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Don't need financing but want Elon's guaranteed buy back

Discussion in 'Model S: Ordering, Production, Delivery' started by MrPinrel, Apr 7, 2013.

  1. MrPinrel

    MrPinrel Member

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    I don't anticipate needing the complicated lease/financing scheme announced recently, and I think all the voodoo math around hourly savings is hard to defend and unlikely to convince anyone.

    i am planning on either paying cash or getting conventional financing (don't need the financing for the down payment, etc).

    However I am interested in Elon's residual value guarantee. I think most of us wonder how well the Model S is going to hold its value, especially with Gen III and other future Tesla developments. I am sure having the piece of mind that, if we are unhappy, Tesla would buy back the car after X years for the same retail value as a Mercedes Benz would get a lot of people to decide to formalize their order.

    I asked at the Tesla store and was told the guarantee is only if you do the financing. Why? I would even guess that some people would pay an extra $2500 for "guaranteed resale value" or something like that...

    thoughts?
     
  2. 3lectronica

    3lectronica Member

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    Why part with your hard earned cash? Just take the financing deal at 2.95%, and sell the car back after 36 months. Keep it simple.
     
  3. rcc

    rcc Model S 85KW, VIN #2236

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    Elon's guarantee is an attempt at setting a baseline price on used Model S's.

    The financing buyback should ensure that a steady stream of used Model S's are available for sale by Tesla. Tesla will sell those used cars with a price based on the residual value (buyback price) plus some overhead cost plus profit.

    That in turn will set a baseline price for used Model S's that the rest of the market can see.

    Tesla may also, if they want to, get into the business of buying back Model S's from owners via sales or trade-ins. They will set the trade-in/buy-back value based on the residual value + other factors just like a BMW or Mercedes dealer.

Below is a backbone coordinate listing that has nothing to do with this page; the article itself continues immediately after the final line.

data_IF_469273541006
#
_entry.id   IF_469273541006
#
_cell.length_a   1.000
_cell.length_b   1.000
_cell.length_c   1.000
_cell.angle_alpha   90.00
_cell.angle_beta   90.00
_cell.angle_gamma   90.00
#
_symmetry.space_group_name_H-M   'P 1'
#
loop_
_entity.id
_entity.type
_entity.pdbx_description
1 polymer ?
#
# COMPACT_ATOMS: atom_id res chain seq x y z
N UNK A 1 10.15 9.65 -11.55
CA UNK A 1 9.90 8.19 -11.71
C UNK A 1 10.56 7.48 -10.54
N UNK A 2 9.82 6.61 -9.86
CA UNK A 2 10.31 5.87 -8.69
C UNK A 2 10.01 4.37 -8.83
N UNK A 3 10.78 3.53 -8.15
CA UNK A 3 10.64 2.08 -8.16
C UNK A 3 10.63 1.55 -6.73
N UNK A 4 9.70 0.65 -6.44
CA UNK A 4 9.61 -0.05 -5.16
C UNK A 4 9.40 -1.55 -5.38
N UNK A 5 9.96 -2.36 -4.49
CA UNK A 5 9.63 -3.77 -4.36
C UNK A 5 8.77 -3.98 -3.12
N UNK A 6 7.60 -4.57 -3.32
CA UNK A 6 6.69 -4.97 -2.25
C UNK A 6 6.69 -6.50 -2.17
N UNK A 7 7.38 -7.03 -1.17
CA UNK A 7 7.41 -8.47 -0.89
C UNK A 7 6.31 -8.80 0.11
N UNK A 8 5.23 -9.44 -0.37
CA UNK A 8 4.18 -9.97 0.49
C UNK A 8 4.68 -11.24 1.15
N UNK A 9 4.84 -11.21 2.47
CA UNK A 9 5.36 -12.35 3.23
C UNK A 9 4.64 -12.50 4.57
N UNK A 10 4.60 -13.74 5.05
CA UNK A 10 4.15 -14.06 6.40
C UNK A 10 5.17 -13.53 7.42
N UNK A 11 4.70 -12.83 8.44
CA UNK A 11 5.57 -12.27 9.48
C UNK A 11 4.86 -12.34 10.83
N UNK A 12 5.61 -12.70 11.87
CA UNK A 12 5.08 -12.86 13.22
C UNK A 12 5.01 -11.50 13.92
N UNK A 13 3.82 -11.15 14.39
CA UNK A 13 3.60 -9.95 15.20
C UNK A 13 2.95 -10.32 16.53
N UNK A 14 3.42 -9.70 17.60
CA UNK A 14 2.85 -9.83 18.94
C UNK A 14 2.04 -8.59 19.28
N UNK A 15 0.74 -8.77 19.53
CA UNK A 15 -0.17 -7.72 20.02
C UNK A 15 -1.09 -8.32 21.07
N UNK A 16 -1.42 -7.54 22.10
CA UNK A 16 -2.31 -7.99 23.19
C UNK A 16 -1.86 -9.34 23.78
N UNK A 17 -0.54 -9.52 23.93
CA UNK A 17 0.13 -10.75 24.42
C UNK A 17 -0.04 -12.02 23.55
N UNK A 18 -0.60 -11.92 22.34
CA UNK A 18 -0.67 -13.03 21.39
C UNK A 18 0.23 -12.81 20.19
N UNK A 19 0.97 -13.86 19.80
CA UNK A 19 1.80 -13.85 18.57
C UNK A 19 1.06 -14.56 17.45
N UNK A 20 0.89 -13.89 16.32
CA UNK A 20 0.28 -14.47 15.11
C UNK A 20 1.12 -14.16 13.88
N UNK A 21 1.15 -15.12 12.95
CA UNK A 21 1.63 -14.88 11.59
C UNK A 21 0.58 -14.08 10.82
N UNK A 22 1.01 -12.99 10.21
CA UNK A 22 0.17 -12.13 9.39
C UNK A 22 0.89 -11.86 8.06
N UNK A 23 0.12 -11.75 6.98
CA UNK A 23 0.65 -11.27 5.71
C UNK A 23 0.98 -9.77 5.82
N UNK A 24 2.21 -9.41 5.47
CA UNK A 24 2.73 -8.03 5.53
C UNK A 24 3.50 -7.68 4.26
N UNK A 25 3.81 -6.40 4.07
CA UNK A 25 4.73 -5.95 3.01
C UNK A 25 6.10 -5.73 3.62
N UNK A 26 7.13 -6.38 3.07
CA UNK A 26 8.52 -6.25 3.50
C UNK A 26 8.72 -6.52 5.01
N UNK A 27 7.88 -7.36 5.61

This is right out of the BMW/Mercedes playbook for using high leasing residual values to keep the value of used BMW/Mercedes high. It works if the car is appealing enough that the rest of the people selling use the dealer value as a realistic benchmark. Time will tell but if Tesla's engineering and quality holds up, I think this will work.

    If it works, you and I won't need the guarantee. We'll be able to sell our Model S's in the open market (or perhaps back to Tesla) at a price reasonably close to the Tesla buyback price. Just as if we'd bought a Mercedes S-class and were selling it on the open market a few years later.
     
  4. ModelS8794

    ModelS8794 Member

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    +1

    I'd only amend the sentiment to add that the 43% at 36-month residual guarantee isn't a particularly high hurdle to overcome. Even though that's the "official" ALG residual value on Merc-S today, the fact is Merc and BMW 7-series leases can be had from their respective leasing subsidiaries that apply a much higher residual value to the cars (54% at Merc and 59% for BMW 7-Series)... which only further backs up the strategy that rcc articulates.

    I see Musk's guaranteed buyback as similar to the pre-paid battery offer they announced a month or two ago - both seem designed to short-circuit the concern that many/most buyers have about untested technology and the potential for huge losses or surprises down the road. puting a floor on the potential downside means customers are better able to focus on the upside of ownership.